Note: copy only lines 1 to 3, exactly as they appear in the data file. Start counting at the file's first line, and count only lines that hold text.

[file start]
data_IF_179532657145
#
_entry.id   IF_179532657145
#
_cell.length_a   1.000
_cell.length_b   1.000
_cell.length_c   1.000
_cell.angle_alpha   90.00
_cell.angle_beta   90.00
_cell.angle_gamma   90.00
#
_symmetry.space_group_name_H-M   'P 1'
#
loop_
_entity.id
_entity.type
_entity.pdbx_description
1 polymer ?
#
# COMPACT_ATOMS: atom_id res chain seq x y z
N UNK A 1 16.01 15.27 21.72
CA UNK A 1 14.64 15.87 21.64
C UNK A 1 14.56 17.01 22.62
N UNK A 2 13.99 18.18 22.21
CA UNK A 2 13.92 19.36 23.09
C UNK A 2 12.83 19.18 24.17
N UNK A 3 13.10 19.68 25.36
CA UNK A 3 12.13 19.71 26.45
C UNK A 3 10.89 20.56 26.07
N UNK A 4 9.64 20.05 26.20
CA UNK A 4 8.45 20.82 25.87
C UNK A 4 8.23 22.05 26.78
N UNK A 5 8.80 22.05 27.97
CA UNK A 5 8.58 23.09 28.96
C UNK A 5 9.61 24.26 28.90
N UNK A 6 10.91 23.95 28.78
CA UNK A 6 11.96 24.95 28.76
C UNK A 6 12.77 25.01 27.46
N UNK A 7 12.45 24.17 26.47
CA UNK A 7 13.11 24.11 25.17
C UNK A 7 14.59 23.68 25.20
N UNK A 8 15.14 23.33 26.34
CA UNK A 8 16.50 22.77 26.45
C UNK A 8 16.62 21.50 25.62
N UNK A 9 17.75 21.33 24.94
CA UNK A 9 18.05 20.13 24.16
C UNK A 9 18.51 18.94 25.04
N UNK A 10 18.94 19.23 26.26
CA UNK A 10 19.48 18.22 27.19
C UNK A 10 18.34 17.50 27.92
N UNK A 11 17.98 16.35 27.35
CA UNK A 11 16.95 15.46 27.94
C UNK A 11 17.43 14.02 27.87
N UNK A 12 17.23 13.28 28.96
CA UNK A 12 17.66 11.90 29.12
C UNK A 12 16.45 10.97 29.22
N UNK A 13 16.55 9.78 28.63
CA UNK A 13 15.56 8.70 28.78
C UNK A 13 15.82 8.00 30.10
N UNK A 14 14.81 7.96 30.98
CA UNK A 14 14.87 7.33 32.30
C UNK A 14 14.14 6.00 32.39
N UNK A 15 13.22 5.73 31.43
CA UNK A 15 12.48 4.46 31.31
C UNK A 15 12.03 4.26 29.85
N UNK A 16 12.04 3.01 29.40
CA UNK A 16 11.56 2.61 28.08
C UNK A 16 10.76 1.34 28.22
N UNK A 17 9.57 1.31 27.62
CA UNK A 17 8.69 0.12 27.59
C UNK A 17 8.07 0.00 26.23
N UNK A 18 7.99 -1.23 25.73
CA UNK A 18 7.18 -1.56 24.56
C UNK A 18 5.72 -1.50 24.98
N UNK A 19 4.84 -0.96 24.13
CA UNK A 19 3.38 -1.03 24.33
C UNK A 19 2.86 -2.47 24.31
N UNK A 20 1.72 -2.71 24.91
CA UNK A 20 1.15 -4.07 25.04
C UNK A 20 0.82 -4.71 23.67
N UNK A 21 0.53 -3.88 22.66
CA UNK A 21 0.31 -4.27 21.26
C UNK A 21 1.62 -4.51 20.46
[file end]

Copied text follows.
data_IF_179532657145
#
_entry.id   IF_179532657145